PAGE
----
Another issue with a set syllable count in English is that every haiku must be exactly the same count, which isn’t true in the four Japanese examples above, rather they alternate between two different syllable counts.


With all these problems we find in trying to align the length of English language haiku to what it is in Japanese, we come back to what Keiko Imaoka never mentioned, that the way the two different languages counts syllables out is diametrically opposite. Given this, and the fact that the Japanese use of seasonal words (“kigo”) add unwritten tropes which the writer in English doesn’t have access to, let alone not discussing the way using Chinese characters reads differently than the way the phonetic alphabet of English does, it is better to leave off trying to do the impossible task of trying to align the length of one with the other.


Sound has long been a problem in haiku written in English, and it is the bane of the shortened 2-3-2 and 3-5-3 form. With so little space, the writer doesn’t have the space to build up sound to write poetry. Some might argue that all you need is imagery to create poetry, but they are just kidding themselves because poetry is both sound and imagery. You can’t sacrifice one in favor of the other, which unfortunately the haiku writer has to do when confronted with these two forms. Imagery without sound only leads into intellectualism and pedantry, not emotion and real expression. It is an affected style that ignores the innate power of its own language by uncritically trying to copy the Japanese language. And affected language never creates effective poetry.


2 thoughts on “The Problems With Keiko’s Rules”

  1. James, your essay has numerous errors and flaws of logic. First, some of the basic errors:

    1. The word “kawa” is TWO syllables in both Japanese and when said in English, not one syllable.
    2. The first baby sparrow verse is TEN syllables in English, not nine, and the second one is ELEVEN syllables, not twelve.
    3. The motherless sparrow verse is TEN syllables in English, not eleven.
    4. The uguisu verse is TWELVE syllables in English, not nine.
    5. The “come and play with me” verse is FOURTEEN syllables in English, not thirteen.

    With such fundamental errors of understanding of what a syllable even is, I’m afraid your entire essay is suspect, and the problems don’t stop there. Please have a look at, just for starters. If you are a native English speaker, though, you are not the first to misunderstand something as fundamental as what a syllable is in English, as the essay I’ve just linked to points out.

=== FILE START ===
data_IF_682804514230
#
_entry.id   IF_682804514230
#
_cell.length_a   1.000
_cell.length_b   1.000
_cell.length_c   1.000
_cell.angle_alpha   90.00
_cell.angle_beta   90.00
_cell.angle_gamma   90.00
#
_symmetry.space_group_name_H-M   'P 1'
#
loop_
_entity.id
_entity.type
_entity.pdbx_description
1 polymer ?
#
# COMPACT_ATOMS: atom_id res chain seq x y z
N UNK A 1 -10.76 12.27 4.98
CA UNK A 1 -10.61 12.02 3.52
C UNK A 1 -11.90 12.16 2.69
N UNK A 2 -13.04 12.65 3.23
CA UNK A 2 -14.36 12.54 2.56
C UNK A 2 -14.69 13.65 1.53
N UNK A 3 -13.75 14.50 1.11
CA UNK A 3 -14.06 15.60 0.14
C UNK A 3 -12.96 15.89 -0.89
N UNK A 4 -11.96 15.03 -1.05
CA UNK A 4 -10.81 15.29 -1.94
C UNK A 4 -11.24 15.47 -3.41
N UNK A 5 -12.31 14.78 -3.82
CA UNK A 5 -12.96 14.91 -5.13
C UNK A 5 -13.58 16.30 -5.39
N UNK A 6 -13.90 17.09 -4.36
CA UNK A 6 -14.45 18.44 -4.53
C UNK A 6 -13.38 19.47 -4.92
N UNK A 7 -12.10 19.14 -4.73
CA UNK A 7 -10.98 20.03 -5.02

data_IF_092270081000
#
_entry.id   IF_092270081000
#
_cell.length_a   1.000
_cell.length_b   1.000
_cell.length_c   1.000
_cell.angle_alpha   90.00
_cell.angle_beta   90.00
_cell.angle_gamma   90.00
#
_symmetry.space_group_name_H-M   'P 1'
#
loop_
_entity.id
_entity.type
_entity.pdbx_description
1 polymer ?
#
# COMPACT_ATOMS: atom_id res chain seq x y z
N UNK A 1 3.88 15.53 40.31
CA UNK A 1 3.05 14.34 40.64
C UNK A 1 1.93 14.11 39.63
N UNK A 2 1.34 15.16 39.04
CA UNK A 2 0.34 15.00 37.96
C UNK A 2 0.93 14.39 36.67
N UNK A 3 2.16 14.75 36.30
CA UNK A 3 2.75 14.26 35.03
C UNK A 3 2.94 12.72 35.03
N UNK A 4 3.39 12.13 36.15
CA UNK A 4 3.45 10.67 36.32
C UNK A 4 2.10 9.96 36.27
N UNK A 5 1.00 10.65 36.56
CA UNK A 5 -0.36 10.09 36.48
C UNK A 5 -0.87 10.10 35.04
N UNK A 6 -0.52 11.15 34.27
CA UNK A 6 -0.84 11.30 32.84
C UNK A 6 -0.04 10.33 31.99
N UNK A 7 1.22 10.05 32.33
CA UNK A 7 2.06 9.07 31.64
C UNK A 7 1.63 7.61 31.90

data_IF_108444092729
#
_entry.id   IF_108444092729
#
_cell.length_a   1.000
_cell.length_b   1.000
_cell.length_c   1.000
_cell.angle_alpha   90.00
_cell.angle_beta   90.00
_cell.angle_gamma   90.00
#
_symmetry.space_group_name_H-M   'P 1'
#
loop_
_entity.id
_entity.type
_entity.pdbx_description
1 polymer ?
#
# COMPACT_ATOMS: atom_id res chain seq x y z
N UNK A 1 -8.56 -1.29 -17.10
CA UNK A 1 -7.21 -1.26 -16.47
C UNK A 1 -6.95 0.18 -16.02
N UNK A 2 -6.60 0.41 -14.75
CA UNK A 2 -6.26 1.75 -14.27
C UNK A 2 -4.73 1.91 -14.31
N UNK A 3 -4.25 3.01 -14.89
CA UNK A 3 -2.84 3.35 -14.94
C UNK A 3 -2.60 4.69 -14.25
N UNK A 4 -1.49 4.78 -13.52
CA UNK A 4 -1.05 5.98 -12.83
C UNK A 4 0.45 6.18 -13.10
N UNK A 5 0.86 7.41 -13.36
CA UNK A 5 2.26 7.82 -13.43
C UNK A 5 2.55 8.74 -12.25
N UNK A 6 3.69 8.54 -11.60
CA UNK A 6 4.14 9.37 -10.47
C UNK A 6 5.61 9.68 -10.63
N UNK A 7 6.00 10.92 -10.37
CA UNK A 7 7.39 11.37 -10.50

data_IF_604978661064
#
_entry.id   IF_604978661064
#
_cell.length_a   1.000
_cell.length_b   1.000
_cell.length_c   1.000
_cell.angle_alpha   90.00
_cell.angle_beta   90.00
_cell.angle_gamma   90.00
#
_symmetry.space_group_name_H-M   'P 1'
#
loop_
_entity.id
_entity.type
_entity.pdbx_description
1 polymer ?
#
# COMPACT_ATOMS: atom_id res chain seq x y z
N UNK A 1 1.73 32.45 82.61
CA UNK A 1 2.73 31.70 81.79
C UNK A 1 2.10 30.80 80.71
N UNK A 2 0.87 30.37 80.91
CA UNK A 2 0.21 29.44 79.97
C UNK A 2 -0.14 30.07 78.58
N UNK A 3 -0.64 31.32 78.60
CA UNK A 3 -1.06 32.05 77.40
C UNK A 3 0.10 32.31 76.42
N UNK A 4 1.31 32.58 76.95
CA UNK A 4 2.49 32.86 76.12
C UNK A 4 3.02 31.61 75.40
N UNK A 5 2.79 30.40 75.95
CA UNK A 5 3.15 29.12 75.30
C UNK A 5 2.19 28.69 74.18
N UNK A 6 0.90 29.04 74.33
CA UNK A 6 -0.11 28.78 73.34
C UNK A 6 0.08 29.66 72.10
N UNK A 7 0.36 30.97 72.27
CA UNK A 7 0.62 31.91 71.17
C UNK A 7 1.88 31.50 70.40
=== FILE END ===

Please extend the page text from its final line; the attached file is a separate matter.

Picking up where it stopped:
Your misunderstanding of syllables and flawed logic is further proven by the following statement, and by its context: “Since all the examples above in the original language all are over 7 syllables in length, then we immediately have to dismiss this idea of 2-3-2 form in English.” Keiko is reporting, first of all, that OTHERS have promoted this form, not her. Second, she is referring to ACCENTED beats, not syllables. So a verse in the 2-3-2 pattern of accented beats would have AT LEAST seven syllables, but could have many more (and nearly ALWAYS would). As an example of accented syllables, “spring passing – birds cry, tears in the eyes of fish” has seven ACCENTED syllables in its eleven syllables. So no, you can’t dismiss more the 2-3-2 accented syllable form for the reasons you offer. And again, she wasn’t advocating this form herself, but exploring it because others had offered it as an option.

    Here’s another logical flaw, among others. You say “the English language needs more syllables to get the same amount of information that the Japanese.” Actually, the OPPOSITE is true. It’s JAPANESE that uses (and needs to use) more syllables to get across the same ideas as English. Nearly all Japanese words have more syllables (or sometimes the same number) than their English equivalents, such as “hototogisu” vs. “cuckoo,” with only extremely rare exceptions, such as “zō” vs. “elephant.” This is why, if one writes seventeen syllables in English, one is writing a much longer poem than the seventeen sounds written in Japanese, because Japanese uses up its syllables with fewer words than English. So you’ve got Keiko’s point exactly opposite of what she means, and exactly opposite of what is true of Japanese and English. Her whole point is that English needs FEWER syllables to be equivalent to the length of a traditional Japanese haiku, not more. This is why leading haiku poets advocate using fewer than 17 syllables in English. How could you miss this?

    Also, you might want to link to the official/final version of Keiko Imaoka’s essay (approved by Keiko, with revisions, for publication in my journal Woodnotes, which is a more recent version than what appears elsewhere online, including the draft you link to). You can find Keiko’s approved final version online at


    1. Michael, thanks for your comments. I read your essay with great interest. You know, poets have never counted syllables, rather they have always counted feet, which is a different thing. This has made me realize that I had been looking at Imaoka’s article the wrong way. I’ve been working on a reply to you and will put it on a seperate blog post. Hopefully I will have the time to finish it something this week.